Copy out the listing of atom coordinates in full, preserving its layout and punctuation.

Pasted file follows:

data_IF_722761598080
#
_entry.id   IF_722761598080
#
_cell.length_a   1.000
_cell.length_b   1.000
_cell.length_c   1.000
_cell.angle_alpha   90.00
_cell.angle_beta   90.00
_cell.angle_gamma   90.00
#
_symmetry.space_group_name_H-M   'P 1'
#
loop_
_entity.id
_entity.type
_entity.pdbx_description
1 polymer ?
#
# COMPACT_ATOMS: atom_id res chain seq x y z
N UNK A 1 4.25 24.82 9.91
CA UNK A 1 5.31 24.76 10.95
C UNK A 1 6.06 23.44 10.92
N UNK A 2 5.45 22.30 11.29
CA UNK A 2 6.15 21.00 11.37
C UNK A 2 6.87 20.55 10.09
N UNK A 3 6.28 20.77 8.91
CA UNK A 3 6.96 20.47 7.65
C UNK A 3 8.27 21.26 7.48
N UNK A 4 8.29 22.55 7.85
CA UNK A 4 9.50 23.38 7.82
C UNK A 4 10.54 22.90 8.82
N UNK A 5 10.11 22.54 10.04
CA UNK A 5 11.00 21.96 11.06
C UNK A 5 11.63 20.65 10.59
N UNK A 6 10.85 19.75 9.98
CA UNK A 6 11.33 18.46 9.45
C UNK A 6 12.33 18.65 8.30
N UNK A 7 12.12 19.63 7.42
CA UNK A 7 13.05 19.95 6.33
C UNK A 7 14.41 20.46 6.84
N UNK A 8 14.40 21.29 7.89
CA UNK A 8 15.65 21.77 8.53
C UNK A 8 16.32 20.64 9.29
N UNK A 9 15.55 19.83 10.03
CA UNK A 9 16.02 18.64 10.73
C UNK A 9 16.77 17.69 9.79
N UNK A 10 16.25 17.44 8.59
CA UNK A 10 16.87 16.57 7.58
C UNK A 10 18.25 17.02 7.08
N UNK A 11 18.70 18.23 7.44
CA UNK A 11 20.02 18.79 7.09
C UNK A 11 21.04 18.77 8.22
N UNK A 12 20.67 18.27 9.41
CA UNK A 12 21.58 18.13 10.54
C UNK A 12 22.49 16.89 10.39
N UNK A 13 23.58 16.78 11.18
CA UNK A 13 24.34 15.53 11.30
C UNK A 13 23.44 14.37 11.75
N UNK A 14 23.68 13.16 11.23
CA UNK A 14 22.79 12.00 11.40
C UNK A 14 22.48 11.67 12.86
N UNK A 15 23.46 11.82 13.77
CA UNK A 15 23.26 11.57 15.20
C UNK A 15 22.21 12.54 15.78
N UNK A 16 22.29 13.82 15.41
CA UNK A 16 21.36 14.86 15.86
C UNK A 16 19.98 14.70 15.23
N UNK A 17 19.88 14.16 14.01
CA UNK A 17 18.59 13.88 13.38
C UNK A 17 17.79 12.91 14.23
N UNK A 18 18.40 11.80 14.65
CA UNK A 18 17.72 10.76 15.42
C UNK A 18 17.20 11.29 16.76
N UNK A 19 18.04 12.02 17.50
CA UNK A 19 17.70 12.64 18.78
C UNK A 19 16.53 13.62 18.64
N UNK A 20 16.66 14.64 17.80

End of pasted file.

data_IF_722761598080
#
_entry.id   IF_722761598080
#
_cell.length_a   1.000
_cell.length_b   1.000
_cell.length_c   1.000
_cell.angle_alpha   90.00
_cell.angle_beta   90.00
_cell.angle_gamma   90.00
#
_symmetry.space_group_name_H-M   'P 1'
#
loop_
_entity.id
_entity.type
_entity.pdbx_description
1 polymer ?
#
# COMPACT_ATOMS: atom_id res chain seq x y z
N UNK A 1 4.25 24.82 9.91
CA UNK A 1 5.31 24.76 10.95
C UNK A 1 6.06 23.44 10.92
N UNK A 2 5.45 22.30 11.29
CA UNK A 2 6.15 21.00 11.37
C UNK A 2 6.87 20.55 10.09
N UNK A 3 6.28 20.77 8.91
CA UNK A 3 6.96 20.47 7.65
C UNK A 3 8.27 21.26 7.48
N UNK A 4 8.29 22.55 7.85
CA UNK A 4 9.50 23.38 7.82
C UNK A 4 10.54 22.90 8.82
N UNK A 5 10.11 22.54 10.04
CA UNK A 5 11.00 21.96 11.06
C UNK A 5 11.63 20.65 10.59
N UNK A 6 10.85 19.75 9.98
CA UNK A 6 11.33 18.46 9.45
C UNK A 6 12.33 18.65 8.30
N UNK A 7 12.12 19.63 7.42
CA UNK A 7 13.05 19.95 6.33
C UNK A 7 14.41 20.46 6.84
N UNK A 8 14.40 21.29 7.89
CA UNK A 8 15.65 21.77 8.53
C UNK A 8 16.32 20.64 9.29
N UNK A 9 15.55 19.83 10.03
CA UNK A 9 16.02 18.64 10.73
C UNK A 9 16.77 17.69 9.79
N UNK A 10 16.25 17.44 8.59
CA UNK A 10 16.87 16.57 7.58
C UNK A 10 18.25 17.02 7.08
N UNK A 11 18.70 18.23 7.44
CA UNK A 11 20.02 18.79 7.09
C UNK A 11 21.04 18.77 8.22
N UNK A 12 20.67 18.27 9.41
CA UNK A 12 21.58 18.13 10.54
C UNK A 12 22.49 16.89 10.39
N UNK A 13 23.58 16.78 11.18
CA UNK A 13 24.34 15.53 11.30
C UNK A 13 23.44 14.37 11.75
N UNK A 14 23.68 13.16 11.23
CA UNK A 14 22.79 12.00 11.40
C UNK A 14 22.48 11.67 12.86
N UNK A 15 23.46 11.82 13.77
CA UNK A 15 23.26 11.57 15.20
C UNK A 15 22.21 12.54 15.78
N UNK A 16 22.29 13.82 15.41
CA UNK A 16 21.36 14.86 15.86
C UNK A 16 19.98 14.70 15.23
N UNK A 17 19.88 14.16 14.01
CA UNK A 17 18.59 13.88 13.38
C UNK A 17 17.79 12.91 14.23
N UNK A 18 18.40 11.80 14.65
CA UNK A 18 17.72 10.76 15.42
C UNK A 18 17.20 11.29 16.76
N UNK A 19 18.04 12.02 17.50
CA UNK A 19 17.70 12.64 18.78
C UNK A 19 16.53 13.62 18.64
N UNK A 20 16.66 14.64 17.80